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A loon nesting in tall, moist grass (as they tend to do) after migrating to Montana from Oregon, Washington, or California (as do all Montana loons that return for summer months).

Science Versus Lyme Policy

These are just a small example of the huge body of inconsistencies in the “Lyme politics” world.  It is a very dirty arena, and a very exhausting place to reside if you are cursed with this disease in combination with any level of training or education in the sciences.

An M.S. in Wildlife Biology, for example, makes it impossible for me to accept virtually any of the statements made by NIH, CDC, IDSA, or Montana doctors that are vocal on the issue regarding the natural history or distribution of any organism.  Particularly without reference to what data or logic they used to reach their conclusions.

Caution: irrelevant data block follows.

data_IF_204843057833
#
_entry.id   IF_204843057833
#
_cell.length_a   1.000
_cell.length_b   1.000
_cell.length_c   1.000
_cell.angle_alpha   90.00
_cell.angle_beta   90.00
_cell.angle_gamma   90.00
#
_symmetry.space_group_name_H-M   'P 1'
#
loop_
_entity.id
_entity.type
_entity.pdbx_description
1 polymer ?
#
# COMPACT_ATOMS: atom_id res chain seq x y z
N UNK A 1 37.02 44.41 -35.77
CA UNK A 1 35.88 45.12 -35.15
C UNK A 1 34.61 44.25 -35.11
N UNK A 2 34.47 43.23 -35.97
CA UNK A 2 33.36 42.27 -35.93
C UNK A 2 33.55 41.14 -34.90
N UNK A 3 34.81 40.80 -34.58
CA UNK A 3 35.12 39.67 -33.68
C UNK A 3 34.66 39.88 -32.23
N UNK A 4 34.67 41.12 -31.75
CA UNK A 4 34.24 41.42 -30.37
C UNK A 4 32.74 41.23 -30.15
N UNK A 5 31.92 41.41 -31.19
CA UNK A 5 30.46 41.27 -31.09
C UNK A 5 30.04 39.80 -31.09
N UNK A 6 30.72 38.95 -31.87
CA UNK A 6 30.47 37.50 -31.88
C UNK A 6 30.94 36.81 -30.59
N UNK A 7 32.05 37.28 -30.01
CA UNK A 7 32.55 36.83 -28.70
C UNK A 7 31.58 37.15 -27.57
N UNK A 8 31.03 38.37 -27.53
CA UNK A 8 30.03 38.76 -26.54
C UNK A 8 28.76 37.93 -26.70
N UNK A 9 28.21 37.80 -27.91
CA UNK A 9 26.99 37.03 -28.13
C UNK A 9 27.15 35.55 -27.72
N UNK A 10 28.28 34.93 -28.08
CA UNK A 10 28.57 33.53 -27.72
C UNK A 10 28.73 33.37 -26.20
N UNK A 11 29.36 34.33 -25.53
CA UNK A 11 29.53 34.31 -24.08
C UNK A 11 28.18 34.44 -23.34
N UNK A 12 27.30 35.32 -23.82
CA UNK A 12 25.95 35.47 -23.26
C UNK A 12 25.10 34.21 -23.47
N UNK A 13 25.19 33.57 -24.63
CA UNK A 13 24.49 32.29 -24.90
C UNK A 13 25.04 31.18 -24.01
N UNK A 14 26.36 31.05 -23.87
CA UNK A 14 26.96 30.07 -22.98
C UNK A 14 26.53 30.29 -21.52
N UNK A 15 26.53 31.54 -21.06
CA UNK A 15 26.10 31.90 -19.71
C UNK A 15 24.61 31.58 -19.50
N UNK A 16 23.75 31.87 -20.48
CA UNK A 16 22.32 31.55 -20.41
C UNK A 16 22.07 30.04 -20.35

Sampling Versus Guessing

It would take an enormous sampling effort to rule out the presence of any given tick species at the state level.  None of the entomologists I’ve spoken to are aware of any large scale recent efforts in Montana.  I find it hard to believe that any agency is funded well enough to undertake such a feat, even at a county level.  And if any agency procured that level of funding, it seems the results of their efforts would be available somewhere, let alone referenced in the claims made about tick distribution.

If a government agency charged with responding to disease precluded the possibility of a given disabling and potentially fatal illness based on the absence of a specific invertebrate species, and they had compelling evidence to this end, that it would be noted EVERYWHERE that this assertion is stated.  Or at least occasionally when this assertion is stated.  Or anywhere at all.